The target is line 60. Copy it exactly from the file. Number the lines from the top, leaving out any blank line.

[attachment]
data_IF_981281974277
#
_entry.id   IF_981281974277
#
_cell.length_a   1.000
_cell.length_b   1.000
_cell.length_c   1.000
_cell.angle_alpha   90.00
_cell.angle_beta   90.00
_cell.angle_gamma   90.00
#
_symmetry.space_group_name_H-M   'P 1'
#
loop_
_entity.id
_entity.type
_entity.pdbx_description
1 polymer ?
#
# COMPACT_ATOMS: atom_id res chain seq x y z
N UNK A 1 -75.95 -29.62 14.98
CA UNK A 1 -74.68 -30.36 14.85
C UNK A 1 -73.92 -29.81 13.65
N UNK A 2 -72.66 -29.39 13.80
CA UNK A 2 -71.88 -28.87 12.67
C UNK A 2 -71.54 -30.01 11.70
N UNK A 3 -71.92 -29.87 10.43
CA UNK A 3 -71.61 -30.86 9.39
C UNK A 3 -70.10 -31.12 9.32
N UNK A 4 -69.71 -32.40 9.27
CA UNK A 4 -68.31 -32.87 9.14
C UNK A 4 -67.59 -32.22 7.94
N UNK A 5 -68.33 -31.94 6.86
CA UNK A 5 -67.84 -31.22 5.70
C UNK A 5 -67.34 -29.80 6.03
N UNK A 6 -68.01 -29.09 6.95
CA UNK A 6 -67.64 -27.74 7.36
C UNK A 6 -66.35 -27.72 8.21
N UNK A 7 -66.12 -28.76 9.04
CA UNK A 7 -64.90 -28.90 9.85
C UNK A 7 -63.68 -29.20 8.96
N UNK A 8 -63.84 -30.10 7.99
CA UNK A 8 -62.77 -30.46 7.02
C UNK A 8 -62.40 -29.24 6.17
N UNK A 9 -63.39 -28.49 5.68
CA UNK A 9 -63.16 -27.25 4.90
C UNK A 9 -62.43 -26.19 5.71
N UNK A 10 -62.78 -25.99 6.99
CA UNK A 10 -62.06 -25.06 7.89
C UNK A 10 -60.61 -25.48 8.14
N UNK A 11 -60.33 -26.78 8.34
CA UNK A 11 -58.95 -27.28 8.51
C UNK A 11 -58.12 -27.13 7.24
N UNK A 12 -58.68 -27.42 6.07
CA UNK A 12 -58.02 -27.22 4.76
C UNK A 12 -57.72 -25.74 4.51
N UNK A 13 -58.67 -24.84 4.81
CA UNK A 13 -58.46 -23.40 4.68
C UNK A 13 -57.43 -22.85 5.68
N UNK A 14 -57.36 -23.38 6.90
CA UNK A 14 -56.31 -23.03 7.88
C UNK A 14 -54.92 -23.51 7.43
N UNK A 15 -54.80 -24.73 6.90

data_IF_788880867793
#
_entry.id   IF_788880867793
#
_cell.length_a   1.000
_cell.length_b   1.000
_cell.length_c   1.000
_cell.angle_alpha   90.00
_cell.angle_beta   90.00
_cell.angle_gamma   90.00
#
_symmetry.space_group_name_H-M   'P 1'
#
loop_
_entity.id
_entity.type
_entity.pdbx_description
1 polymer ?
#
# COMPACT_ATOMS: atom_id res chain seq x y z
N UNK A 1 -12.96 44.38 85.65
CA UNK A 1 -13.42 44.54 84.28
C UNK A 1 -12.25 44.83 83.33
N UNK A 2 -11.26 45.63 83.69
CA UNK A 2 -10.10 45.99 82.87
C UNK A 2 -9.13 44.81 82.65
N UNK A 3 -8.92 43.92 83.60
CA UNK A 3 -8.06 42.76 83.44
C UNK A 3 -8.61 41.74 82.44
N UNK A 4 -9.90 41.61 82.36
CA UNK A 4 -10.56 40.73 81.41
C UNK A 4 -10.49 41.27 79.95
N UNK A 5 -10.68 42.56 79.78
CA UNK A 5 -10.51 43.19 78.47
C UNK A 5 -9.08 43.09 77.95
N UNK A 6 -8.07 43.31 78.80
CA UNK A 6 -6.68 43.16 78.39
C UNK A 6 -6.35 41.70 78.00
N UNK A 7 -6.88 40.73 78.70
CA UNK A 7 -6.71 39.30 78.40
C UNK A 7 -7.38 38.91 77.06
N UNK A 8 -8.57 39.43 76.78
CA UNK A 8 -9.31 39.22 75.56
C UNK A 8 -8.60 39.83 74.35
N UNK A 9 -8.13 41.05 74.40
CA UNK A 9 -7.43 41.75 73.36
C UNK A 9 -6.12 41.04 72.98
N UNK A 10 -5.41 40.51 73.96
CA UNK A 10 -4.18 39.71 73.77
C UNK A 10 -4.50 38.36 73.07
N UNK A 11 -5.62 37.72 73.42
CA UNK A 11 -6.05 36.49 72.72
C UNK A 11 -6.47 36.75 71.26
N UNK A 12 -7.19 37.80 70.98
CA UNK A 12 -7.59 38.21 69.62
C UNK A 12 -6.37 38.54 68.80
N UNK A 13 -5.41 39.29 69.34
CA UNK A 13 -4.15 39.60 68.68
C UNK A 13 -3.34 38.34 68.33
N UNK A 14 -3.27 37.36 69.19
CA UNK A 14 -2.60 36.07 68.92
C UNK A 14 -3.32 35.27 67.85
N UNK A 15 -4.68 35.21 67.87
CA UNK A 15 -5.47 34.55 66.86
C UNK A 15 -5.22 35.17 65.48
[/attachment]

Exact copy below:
N UNK A 14 -57.36 -23.38 6.90